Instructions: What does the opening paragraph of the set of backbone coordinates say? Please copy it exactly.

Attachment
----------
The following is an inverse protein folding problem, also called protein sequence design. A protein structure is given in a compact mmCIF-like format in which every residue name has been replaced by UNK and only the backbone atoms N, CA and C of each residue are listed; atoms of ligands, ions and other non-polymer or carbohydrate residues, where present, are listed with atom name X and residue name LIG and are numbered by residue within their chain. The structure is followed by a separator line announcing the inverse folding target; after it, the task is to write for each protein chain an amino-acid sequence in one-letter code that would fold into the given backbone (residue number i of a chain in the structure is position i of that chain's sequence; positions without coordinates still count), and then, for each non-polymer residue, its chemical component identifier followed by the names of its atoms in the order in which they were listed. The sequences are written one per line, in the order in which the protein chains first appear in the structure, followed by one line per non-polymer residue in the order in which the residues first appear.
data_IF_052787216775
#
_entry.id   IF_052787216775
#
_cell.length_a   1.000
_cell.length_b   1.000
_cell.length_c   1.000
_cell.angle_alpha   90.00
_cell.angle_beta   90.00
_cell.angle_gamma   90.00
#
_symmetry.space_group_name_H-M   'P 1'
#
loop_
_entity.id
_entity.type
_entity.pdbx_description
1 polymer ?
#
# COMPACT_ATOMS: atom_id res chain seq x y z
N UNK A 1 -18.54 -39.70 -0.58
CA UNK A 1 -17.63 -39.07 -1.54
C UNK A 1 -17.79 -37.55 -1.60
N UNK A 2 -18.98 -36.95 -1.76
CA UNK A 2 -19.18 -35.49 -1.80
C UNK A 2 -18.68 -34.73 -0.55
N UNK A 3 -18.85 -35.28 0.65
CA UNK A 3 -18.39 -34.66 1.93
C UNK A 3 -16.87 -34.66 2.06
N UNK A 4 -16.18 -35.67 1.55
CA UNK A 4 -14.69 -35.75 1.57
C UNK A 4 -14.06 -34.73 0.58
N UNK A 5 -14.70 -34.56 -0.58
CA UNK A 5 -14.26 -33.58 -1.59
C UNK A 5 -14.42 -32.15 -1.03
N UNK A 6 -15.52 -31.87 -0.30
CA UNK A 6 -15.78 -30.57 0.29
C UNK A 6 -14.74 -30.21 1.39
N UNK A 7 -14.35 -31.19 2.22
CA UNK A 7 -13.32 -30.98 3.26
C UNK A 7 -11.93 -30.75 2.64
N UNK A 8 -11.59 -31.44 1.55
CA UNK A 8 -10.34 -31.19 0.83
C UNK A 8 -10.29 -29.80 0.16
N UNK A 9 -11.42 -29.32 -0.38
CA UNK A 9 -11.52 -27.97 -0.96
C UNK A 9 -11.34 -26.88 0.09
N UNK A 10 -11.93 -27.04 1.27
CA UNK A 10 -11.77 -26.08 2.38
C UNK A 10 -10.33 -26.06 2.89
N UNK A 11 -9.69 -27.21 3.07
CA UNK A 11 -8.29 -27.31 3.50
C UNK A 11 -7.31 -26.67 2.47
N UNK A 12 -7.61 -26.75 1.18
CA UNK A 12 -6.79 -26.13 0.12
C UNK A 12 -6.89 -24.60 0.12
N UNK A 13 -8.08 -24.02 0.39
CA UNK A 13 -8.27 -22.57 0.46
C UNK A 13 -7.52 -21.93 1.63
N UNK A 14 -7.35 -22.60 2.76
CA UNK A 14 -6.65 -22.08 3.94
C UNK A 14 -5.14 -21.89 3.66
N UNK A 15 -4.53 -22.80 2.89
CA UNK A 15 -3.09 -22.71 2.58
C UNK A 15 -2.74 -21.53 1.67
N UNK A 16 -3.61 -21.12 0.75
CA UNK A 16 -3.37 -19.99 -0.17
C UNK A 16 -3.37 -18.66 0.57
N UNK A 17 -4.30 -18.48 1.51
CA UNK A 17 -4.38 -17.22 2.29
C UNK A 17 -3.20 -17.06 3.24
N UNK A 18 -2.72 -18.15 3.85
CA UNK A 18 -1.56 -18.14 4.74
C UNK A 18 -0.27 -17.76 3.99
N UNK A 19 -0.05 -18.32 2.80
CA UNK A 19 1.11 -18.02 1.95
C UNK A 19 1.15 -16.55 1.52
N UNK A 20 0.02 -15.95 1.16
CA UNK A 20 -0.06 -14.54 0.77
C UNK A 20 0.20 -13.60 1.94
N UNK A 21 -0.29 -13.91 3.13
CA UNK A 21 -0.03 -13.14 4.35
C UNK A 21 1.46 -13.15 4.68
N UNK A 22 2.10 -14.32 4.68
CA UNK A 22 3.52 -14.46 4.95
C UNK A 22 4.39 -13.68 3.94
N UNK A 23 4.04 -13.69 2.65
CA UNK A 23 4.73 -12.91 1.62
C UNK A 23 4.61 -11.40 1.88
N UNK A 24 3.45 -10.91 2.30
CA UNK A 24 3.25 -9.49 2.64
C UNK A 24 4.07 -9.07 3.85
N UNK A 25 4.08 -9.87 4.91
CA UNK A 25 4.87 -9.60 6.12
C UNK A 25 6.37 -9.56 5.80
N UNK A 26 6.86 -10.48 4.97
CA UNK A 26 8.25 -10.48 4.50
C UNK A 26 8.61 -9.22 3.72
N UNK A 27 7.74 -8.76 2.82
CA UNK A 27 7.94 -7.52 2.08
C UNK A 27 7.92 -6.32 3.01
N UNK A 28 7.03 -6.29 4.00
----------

The following is an inverse protein folding problem, also called protein sequence design. A protein structure is given in a compact mmCIF-like format in which every residue name has been replaced by UNK and only the backbone atoms N, CA and C of each residue are listed; atoms of ligands, ions and other non-polymer or carbohydrate residues, where present, are listed with atom name X and residue name LIG and are numbered by residue within their chain. The structure is followed by a separator line announcing the inverse folding target; after it, the task is to write for each protein chain an amino-acid sequence in one-letter code that would fold into the given backbone (residue number i of a chain in the structure is position i of that chain's sequence; positions without coordinates still count), and then, for each non-polymer residue, its chemical component identifier followed by the names of its atoms in the order in which they were listed. The sequences are written one per line, in the order in which the protein chains first appear in the structure, followed by one line per non-polymer residue in the order in which the residues first appear.